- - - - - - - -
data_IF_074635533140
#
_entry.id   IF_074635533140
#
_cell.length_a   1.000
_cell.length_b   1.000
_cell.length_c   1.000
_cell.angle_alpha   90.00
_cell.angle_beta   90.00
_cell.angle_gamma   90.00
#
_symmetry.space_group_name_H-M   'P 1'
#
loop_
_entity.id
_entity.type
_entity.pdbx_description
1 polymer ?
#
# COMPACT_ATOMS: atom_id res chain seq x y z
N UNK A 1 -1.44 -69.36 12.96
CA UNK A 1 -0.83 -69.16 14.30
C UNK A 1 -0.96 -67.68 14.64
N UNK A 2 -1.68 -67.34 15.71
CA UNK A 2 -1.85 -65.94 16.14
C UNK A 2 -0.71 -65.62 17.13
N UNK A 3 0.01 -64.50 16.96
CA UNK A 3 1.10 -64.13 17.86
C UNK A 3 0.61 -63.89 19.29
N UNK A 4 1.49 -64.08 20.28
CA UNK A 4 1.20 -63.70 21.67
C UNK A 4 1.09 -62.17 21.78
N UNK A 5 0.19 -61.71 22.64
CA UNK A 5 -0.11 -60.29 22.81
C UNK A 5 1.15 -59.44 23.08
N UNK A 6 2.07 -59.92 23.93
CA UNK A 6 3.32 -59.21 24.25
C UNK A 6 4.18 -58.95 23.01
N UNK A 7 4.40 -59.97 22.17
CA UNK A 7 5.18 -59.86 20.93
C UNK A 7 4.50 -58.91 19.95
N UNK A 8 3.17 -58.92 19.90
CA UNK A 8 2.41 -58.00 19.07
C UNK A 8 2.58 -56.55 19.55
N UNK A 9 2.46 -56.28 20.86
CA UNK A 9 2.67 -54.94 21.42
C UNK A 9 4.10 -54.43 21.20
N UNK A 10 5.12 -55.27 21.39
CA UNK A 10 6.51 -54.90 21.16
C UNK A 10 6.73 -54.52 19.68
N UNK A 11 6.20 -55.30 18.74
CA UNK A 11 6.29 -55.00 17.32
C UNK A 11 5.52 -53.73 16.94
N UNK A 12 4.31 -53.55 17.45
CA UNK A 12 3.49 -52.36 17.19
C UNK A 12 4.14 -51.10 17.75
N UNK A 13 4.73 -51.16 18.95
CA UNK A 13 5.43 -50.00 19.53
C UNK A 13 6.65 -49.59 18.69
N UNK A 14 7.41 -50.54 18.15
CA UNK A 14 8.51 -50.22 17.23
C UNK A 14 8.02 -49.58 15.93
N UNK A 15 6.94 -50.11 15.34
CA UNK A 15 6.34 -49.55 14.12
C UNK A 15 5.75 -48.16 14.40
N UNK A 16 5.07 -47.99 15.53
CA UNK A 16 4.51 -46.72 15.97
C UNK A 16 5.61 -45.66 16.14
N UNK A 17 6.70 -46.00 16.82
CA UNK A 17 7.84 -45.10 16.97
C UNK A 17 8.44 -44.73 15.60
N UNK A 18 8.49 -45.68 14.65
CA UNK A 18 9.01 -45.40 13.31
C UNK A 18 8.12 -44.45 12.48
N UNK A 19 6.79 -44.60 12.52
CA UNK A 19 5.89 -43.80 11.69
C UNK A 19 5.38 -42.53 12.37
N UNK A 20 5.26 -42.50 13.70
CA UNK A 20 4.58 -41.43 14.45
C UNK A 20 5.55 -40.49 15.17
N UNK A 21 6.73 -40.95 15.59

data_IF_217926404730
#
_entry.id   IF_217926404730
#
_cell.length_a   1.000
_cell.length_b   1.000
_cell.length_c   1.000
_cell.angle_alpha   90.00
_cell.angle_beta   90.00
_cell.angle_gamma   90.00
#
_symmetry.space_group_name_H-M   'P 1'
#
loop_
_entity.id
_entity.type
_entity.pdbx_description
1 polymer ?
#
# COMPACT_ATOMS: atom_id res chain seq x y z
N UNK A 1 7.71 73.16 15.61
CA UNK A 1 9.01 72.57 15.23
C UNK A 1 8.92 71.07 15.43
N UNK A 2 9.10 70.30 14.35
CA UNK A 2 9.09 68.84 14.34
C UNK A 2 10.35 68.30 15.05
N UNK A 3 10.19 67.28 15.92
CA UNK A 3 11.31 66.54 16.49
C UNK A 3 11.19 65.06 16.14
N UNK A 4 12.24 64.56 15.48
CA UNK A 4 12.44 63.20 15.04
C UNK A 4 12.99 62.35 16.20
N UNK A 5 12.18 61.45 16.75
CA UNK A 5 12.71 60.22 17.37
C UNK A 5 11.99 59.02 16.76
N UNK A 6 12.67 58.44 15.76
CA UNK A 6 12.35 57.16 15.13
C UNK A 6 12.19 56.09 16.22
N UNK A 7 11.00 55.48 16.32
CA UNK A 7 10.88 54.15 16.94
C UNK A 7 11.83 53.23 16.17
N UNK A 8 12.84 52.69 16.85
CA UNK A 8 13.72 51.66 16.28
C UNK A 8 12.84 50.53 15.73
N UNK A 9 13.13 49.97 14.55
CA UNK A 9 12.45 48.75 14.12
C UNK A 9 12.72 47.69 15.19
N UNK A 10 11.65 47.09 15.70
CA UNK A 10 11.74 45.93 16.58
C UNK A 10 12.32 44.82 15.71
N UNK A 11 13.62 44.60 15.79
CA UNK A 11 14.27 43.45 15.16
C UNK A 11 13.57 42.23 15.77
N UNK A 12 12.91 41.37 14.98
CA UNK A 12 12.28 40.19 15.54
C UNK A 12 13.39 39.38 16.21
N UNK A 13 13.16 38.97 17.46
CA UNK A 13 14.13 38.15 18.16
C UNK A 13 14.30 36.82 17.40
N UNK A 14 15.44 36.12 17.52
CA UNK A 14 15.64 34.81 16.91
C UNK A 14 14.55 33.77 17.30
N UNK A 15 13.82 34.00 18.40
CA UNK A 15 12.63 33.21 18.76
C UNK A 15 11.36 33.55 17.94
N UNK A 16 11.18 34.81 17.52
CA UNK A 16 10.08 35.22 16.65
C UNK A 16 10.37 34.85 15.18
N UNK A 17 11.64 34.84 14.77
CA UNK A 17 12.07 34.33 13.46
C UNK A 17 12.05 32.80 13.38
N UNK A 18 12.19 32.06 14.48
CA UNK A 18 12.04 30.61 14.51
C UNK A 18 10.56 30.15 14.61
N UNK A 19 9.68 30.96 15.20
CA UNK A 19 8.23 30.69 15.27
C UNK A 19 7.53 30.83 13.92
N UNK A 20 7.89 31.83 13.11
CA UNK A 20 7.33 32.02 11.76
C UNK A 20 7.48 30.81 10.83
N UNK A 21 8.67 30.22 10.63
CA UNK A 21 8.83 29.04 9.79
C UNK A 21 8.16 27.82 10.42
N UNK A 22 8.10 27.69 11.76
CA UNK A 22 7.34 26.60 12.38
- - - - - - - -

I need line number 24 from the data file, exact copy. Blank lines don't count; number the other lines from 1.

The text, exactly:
N UNK A 2 -1.68 -67.34 15.71